Rogano in Glasgow has been a restaurant, café and oyster bar for more than 75 years - and its secret is that it has changed so little. Ed Robertson talks to general manager Ann Patterso
This weekRogano, GlasgowWhy?Scotland's AA Restaurant of the Year
Need to know If restaurants can assume a personality, then Rogano is surely one of Glasgow's grandest of dames.
According to general manager Ann Patterson, the site first became known in 1874 when it opened as a Spanish bodega bar called Rogano. In 1935, the bodega bar was closed and, after a refurbishment, Rogano opened as the restaurant, café and oyster bar familiar to customers today.
After changing hands a few times it was purchased by current owner James Mortimer in 2006. Meanwhile, thanks to sensitive refurbishment in 1983, the establishment has retained the same look and feel it had in the 1930s with an art deco interior.
A mural, pillars and glass canopies are all originals dating from the era, while Patterson says that many of the mirrors still used by Rogano were given by shipbuilders that had taken them from the Queen Mary, which they were helping to build in Glasgow's docks in the 1930s, to pay off their tabs.
Patterson adds: "All the people coming in wouldn't see any difference and won't notice the refurbishment; everything has been kept exactly the same as it has been."
The restaurant specialises in seafood while even the menus nod towards the restaurant's heritage. "We've got the original menus and our menus are copied from them with the same font," Patterson says.
Target market With three separate areas consisting of the restaurant, oyster bar and café, Patterson says Rogano can cater for virtually any market and usually does. "Ladies who shop will come into the café on their own to have a glass of Champagne and smoked salmon, while in the restaurant we often do anniversaries, birthdays and more formal events."
Meanwhile, the bar can be full of people ordering Champagne and oysters and huge amounts of cocktails. "We're known for trying to cater for everybody and, because we have the three different areas, we can do that - it is not a case of taking as many customers as we can and putting them where we can," she explains.
Why customers choose it While its reputation for seafood and Champagne are two of Rogano's main draws, its key unique selling point is one its rivals can only hope to emulate - its history. "Nowhere else in Glasgow has it; maybe others can try and copy us or be like us, but you can't buy what we've got. Rogano is original and exists as built," Patterson says.
The sense of tradition is reflected in Rogano's clientele. The restaurant serves a large number of regular customers, some of whom have been coming since the 1940s and 1950s and now bring their children and grandchildren.
How it markets itself
The restaurant used to have a no-advertising policy, instead relying on its heritage and reputation, which has seen it featured in films and television, as well as regularly appearing in tourist round-ups of Glasgow in newspaper features. However, Rogano now does limited advertising in the local press and six months ago embraced the social media revolution with its own Facebook and Twitter accounts.
Business advice Patterson claims that the secret to Rogano's success has been its constant focus on customers and keeping them happy, a ploy she believes any restaurant can mimic. She says: "There's so much competition out there that we have to look out for our own clientele. If you don't look after the client, they're not going to come back. We've been very loyal to them and in return they are loyal to us. We look after them and they support us, it is about recognising them and making sure they're happy."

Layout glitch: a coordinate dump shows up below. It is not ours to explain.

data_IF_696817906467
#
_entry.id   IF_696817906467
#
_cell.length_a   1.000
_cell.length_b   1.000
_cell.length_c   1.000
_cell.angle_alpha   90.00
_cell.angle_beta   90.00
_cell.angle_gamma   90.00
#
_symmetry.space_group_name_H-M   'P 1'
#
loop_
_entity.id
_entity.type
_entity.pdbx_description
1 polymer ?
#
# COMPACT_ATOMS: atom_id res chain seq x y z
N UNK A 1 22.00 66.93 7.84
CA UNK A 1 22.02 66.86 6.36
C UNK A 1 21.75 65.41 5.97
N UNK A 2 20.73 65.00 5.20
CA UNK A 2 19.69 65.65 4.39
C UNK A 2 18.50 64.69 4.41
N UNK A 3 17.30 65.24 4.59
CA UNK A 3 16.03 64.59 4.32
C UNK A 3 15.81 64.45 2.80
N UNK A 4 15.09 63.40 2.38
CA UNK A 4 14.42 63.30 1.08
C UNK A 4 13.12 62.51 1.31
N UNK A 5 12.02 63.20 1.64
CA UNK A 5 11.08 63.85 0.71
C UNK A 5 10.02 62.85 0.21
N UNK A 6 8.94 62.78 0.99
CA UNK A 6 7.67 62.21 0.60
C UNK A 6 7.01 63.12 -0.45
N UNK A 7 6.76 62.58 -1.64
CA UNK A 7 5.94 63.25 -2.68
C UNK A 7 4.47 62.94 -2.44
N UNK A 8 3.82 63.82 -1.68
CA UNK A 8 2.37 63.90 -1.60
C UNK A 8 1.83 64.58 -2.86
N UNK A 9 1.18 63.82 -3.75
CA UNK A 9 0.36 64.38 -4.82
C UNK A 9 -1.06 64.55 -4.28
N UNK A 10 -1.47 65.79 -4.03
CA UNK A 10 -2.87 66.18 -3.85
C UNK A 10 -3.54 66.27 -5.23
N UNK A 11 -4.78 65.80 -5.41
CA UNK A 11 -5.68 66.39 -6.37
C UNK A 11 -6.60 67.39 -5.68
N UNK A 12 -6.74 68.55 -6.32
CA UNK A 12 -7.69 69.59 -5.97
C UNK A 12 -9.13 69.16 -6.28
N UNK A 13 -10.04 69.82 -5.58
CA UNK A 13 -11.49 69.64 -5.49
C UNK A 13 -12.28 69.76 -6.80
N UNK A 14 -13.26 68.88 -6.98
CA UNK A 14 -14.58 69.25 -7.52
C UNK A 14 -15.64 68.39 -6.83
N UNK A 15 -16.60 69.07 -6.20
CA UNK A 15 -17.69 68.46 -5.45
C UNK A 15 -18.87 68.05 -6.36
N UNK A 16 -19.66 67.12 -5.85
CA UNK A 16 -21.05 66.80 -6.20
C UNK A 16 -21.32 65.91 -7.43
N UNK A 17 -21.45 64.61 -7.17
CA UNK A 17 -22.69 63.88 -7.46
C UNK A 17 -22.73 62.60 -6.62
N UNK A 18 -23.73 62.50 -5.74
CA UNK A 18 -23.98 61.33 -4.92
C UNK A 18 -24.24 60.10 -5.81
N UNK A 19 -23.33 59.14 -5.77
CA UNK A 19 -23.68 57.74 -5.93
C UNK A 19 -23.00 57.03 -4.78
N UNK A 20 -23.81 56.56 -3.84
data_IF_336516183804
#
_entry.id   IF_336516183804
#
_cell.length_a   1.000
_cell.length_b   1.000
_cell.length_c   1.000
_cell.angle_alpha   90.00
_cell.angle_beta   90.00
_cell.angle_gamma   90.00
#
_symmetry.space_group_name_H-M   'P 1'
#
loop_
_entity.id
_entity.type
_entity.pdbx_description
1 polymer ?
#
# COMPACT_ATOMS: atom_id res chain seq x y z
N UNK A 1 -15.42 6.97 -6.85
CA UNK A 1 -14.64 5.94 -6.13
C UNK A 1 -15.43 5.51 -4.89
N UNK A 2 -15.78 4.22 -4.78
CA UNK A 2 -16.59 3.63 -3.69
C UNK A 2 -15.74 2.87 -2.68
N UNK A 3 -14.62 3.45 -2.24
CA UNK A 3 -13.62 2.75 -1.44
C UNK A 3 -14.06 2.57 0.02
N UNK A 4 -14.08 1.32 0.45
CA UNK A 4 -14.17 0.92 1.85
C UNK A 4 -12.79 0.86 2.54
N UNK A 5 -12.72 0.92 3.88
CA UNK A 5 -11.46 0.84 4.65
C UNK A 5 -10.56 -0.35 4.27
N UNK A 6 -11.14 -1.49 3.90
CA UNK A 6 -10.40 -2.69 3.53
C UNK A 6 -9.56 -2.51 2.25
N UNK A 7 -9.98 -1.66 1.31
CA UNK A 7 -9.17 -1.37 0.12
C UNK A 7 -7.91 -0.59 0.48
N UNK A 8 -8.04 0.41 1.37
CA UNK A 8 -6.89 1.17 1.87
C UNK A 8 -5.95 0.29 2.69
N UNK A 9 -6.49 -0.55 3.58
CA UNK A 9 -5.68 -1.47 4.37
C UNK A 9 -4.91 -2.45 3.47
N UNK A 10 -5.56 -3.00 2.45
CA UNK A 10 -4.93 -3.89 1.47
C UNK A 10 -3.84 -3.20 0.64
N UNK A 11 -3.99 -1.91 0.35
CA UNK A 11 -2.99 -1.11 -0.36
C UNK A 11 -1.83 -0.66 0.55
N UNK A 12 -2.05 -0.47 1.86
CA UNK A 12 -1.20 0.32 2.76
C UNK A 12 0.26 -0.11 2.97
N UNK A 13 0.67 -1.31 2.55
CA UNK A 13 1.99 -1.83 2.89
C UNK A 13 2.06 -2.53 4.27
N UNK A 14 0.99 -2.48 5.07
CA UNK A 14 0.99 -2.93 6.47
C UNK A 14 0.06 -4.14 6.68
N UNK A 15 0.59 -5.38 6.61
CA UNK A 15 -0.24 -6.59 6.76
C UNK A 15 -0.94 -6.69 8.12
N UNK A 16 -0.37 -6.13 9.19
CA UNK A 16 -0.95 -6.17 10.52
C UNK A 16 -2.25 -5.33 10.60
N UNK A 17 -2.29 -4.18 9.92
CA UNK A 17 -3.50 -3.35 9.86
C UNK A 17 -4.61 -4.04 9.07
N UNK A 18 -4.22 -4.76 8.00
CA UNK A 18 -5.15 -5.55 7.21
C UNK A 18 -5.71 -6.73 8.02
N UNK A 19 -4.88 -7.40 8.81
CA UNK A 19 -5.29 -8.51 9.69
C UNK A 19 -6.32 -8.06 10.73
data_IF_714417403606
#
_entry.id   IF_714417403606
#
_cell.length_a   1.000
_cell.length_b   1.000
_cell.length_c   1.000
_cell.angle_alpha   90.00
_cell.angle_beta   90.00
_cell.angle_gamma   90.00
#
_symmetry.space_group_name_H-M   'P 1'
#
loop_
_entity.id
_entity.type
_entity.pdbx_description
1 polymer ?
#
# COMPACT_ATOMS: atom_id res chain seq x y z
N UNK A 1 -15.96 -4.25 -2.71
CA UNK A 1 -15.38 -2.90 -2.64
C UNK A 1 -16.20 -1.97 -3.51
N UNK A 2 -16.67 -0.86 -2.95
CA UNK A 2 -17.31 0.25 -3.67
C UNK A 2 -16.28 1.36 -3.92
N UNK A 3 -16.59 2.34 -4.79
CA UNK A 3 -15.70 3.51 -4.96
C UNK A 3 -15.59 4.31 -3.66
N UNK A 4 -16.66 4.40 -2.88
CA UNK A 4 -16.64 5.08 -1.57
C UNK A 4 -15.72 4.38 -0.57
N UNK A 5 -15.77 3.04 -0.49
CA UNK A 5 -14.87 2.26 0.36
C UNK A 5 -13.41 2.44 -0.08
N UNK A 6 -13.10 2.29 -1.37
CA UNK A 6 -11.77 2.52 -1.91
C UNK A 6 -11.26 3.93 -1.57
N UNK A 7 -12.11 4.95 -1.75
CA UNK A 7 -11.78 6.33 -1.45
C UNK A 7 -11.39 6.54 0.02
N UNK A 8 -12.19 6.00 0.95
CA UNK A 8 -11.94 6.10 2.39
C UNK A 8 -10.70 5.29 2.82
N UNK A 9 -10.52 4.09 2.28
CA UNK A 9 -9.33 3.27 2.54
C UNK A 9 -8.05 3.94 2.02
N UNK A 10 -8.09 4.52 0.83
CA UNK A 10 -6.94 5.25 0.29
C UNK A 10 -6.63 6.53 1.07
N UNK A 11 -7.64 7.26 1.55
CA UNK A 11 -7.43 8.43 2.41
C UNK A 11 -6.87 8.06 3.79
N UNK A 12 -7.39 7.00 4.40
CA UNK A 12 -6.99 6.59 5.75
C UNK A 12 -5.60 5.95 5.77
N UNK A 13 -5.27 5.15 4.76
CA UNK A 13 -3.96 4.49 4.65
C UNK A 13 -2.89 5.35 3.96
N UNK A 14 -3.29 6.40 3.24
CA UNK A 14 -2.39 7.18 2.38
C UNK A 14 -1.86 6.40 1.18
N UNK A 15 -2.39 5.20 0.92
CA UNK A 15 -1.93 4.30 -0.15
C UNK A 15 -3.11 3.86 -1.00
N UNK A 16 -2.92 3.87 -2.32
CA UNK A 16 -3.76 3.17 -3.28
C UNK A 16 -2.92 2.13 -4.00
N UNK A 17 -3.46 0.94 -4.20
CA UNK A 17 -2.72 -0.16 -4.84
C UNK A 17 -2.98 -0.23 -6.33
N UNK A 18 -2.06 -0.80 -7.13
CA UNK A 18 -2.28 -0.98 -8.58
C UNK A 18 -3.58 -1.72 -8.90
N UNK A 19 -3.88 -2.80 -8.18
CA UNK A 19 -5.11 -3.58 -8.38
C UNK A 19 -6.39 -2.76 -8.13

Future plans For such a large operation, the immediate future remains remarkably modest, with two things standing out on the to-do list. Patterson wants to increase the focus on Rogano's heated outside area, which serves both smokers and outside diners when the weather allows between March and October.
She is also keen to replace the carpet in the restaurant, adding: "The carpet was copied from the Queen Mary and every few years we have to have it rewoven for us. "We will get it done in exactly the same style as before. Otherwise it's more of the same."
Patterson says the restaurant's success is best guaranteed by both its reliability and its determination to always do things properly. "As we're such a well-known restaurant with such a lengthy heritage, we have to remain true to it," she adds. "We're looking at the future but it's our past that has made us so successful and we can never let it go."
SPOTLIGHT ON CHAMPAGNE
With 100,000 oysters sold each year and the restaurant known as a destination for celebration, it is vital that Rogano's Champagne is second to none.
Patterson says that following numerous tastings, staff settled on Joseph Perrier Champagne as its house Champagne and with 7,200 bottles sold each year, Rogano has become the château's largest seller of its Champagne in the UK. As a result, Joseph Perrier supplies the bottles, which sell at £48.75 or £9.95 per glass, complete with Rogano's own label.
"We tasted a few and they were by far the best and although they're not the cheapest, we wanted a quality Champagne and we wanted an exclusive one," Patterson says.
"Champagne is one of our biggest sellers and it is very important [to have such a focus]. Customers know they are going to get a good quality Champagne and it is not an over-the-odds price."
And serving the Champagne is another way of reinforcing the strength of tradition in the customer's mind, Patterson adds. "It is served by a waiter in a black waistcoat and a starched white apron; it is all part of the package," she says.
FACTS AND STATS
Owner James Mortimer
Head chef Andrew Cumming
Staff 70 (35 full time and 35 part time)
Average spend per head (with wine and drinks) £65
Covers per week (restaurant and café) 950